Nila Sweeney

interest rates have fallen dramatically, making it a good time to refinance your
mortgage, right? It depends on which experts you ask. Kit Kadlec reports on what
signs you should look for and how to decide if refinancing is financially viable

Refinancing is a tempting option right now, especially for those with a fixed rate. In some cases, borrowers locked in rates at around 9% in 2008 only to see the variable rate at the same bank fall below 7% by December.

For those in such a situation, it's hard not to imagine what those lost hundreds of dollars per month could have been used for instead, especially in the worsening economic climate. Some may even see refinancing as a necessary step to hold on to their home.


According to the latest data from mortgage broker Australian Financial Group, more than 37% of the total loans sold in December 2008 were for refinancing purposes, as the official cash rate set by the Reserve Bank of Australia (RBA) dropped from 7.25% in March 2008 to 4.25% heading into 2009.
"If you can get a good rate now, it would be a good time to refinance with the drop in interest rates," says Lesley Wood, general manager of the Australia Loan Company.
"I don't think [interest rates] will go much further [down]. I don't think we will go as low as the US. Australia isn't in that economic situation."
Still, she pointed to some competitive fixed rates that were available in December that indicated lenders were expecting rates to come off further, some below 5%.

Does it make sense now?
While the timing may be right in general, there are pitfalls in refinancing, such as costly break fees, and it doesn't always make sense for an individual, as frustrated as they may be with their current mortgage, to switch to a cheaper product.

"The timing for a refinance is much more about the individual need than the environment," says BidMyLoan founder and CEO Declan Murphy.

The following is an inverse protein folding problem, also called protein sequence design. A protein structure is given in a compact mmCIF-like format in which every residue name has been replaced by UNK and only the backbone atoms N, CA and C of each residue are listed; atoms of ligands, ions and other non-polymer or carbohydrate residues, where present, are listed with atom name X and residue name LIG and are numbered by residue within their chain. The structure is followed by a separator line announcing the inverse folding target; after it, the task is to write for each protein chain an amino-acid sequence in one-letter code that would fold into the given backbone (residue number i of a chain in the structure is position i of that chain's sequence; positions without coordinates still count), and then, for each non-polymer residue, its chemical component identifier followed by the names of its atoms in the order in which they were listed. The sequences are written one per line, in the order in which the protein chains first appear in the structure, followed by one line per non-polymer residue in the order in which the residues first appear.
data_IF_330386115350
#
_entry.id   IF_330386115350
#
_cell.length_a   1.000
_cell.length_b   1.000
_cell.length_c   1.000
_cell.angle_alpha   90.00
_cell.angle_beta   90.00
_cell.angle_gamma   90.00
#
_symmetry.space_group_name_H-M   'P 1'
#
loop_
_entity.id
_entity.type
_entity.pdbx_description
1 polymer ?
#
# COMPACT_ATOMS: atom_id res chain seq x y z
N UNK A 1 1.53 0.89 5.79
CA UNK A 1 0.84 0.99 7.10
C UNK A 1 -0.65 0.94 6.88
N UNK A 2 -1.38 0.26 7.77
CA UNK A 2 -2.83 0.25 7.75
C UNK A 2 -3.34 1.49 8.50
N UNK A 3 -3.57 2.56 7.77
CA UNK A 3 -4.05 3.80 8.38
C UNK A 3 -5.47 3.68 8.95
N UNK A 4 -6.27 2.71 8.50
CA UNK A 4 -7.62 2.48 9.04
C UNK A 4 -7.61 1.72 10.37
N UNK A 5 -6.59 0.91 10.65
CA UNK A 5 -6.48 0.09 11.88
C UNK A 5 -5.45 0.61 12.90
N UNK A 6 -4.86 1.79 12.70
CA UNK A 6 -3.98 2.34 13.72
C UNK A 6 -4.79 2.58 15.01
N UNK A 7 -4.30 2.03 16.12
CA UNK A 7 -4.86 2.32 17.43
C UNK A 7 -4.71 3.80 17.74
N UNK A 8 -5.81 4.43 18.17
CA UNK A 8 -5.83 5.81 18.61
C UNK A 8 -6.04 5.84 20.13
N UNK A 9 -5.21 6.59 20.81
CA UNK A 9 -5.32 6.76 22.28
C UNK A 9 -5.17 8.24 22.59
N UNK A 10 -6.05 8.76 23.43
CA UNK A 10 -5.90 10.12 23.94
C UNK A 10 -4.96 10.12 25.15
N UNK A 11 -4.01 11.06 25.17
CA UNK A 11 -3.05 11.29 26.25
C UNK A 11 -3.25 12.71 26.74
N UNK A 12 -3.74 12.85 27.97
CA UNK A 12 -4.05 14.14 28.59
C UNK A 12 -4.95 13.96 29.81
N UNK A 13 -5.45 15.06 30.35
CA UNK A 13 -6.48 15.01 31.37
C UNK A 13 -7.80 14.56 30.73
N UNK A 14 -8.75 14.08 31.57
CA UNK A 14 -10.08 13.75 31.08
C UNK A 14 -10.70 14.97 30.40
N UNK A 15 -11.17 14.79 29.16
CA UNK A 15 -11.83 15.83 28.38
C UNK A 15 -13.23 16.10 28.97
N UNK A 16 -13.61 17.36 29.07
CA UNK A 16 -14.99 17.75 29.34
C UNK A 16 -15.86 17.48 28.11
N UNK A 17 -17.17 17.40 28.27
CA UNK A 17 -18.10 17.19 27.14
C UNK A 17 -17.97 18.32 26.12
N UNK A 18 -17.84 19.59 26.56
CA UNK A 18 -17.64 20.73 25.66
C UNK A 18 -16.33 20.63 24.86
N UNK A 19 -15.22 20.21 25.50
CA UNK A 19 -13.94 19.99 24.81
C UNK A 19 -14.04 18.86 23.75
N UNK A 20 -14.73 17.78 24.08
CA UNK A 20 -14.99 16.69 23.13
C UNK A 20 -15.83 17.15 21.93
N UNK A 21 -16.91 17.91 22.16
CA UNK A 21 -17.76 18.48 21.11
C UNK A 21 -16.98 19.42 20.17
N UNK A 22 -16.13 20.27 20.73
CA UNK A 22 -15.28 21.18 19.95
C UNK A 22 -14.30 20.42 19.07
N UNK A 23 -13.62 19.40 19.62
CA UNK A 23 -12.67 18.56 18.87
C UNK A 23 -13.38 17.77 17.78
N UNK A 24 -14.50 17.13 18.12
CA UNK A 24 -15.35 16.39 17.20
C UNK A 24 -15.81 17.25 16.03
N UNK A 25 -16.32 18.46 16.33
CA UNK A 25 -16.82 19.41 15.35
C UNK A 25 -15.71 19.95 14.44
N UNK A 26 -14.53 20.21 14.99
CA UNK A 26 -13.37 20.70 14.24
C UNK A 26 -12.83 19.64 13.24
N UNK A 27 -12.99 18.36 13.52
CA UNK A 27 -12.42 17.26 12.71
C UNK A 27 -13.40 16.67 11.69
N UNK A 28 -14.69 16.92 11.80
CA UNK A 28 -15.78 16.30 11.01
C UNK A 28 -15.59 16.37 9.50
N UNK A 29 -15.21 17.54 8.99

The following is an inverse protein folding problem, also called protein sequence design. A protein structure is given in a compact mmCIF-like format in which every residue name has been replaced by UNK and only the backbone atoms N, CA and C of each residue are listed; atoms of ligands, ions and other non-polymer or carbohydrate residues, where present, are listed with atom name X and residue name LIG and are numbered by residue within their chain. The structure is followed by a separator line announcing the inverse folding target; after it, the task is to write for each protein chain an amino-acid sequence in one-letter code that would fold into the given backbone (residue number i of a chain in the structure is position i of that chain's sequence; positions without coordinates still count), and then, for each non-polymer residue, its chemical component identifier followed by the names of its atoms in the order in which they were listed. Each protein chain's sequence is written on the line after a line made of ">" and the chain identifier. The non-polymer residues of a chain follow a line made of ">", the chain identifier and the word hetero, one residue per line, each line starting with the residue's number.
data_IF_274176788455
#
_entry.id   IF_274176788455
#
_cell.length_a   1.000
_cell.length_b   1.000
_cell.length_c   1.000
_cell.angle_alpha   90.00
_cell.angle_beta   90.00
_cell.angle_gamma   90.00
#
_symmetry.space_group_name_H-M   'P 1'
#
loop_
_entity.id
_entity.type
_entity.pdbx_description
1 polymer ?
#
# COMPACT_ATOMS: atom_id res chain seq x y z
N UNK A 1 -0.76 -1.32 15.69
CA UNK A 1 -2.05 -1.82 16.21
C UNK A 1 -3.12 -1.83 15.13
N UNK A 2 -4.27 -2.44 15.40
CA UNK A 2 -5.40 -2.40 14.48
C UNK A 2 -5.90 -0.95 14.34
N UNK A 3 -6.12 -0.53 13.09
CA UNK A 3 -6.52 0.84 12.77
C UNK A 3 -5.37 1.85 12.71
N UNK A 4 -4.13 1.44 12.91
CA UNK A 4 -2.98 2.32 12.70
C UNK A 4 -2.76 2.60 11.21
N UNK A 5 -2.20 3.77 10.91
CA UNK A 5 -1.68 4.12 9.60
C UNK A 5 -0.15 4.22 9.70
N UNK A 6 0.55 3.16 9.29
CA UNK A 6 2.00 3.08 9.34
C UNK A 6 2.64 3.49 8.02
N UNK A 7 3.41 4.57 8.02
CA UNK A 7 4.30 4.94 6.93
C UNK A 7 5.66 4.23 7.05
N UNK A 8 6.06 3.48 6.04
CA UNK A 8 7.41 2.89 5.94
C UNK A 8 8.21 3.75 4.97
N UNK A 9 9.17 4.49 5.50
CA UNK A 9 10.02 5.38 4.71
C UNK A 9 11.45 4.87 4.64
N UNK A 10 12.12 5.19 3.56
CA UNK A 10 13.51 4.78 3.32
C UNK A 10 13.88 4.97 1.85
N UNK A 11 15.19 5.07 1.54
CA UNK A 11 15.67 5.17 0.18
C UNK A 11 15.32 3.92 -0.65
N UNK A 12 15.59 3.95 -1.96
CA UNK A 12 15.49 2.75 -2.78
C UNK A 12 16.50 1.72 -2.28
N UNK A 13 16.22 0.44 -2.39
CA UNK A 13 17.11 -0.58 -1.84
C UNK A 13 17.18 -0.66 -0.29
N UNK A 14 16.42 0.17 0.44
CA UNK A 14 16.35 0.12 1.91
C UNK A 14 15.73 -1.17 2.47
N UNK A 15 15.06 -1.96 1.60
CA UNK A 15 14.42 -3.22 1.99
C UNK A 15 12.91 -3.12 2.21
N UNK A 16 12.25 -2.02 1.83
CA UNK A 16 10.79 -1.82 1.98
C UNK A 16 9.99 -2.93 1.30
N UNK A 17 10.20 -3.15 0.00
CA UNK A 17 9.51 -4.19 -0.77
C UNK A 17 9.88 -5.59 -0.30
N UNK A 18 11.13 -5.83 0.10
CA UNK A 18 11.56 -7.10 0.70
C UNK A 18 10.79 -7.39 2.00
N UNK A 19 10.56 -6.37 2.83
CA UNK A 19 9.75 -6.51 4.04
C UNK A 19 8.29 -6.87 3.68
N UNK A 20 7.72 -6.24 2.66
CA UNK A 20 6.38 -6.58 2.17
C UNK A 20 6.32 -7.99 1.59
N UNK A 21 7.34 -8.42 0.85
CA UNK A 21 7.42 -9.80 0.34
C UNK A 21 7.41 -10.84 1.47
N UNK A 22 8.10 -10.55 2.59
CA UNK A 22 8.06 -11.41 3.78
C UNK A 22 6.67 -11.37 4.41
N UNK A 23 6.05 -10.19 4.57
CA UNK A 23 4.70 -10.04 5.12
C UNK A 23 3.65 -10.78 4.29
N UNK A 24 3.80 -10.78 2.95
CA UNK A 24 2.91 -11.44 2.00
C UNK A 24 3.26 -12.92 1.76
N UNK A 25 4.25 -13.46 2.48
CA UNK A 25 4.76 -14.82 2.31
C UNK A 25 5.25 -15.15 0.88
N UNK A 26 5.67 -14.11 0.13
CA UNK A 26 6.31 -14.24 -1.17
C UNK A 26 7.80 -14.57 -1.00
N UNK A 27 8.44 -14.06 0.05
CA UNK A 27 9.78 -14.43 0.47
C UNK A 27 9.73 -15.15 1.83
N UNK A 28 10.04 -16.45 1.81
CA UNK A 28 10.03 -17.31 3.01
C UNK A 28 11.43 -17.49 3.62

He cited a BidMyLoan applicant who wanted to refinance a loan that was only six months old after a frustrating experience with their lender.
"The difficulty was that there was no real economic benefit to refinancing and the decision was being based on emotion rather than the cold rationale of numbers," Murphy says.
John Mohnacheff, managing director of BEAT Home Loans, says refinancing might be more popular now, but borrowers shouldn't let what others are doing be their sole influence.

"I always say refinancing for the sake of refinancing is probably not a smart idea," he says. "People need to work out what their net tangible benefit is before refinancing."

Mohnacheff recommends that the first step for someone considering refinancing should be to see a refinance specialist to work out the numbers.
"Do that just to make sure you are in charge of all the facts before you decide to refinance," says Mohnacheff. He adds that you should run the numbers "not just for the immediate difference, but for the long term benefit".

Exit fees vary, but can be in the thousands of dollars, so it makes sense to put it all out on paper and see where your bottom line ends up.

Check the signs
Before running the numbers, it might be a good idea to review some of the signs that could indicate now is a good time for you to refinance. Tracking interest rate movements is a useful and important indicator, says Wood.

Other than just checking to see if rates are going up or down, you should look for indications of what will happen in the future. Nobody has a crystal ball, but Wood says looking at how lenders are setting their fixed rates now can give you a good indication of what they will do in the future.
A lending institution's rates are set based on its experts' predictions of what the RBA's rate will do.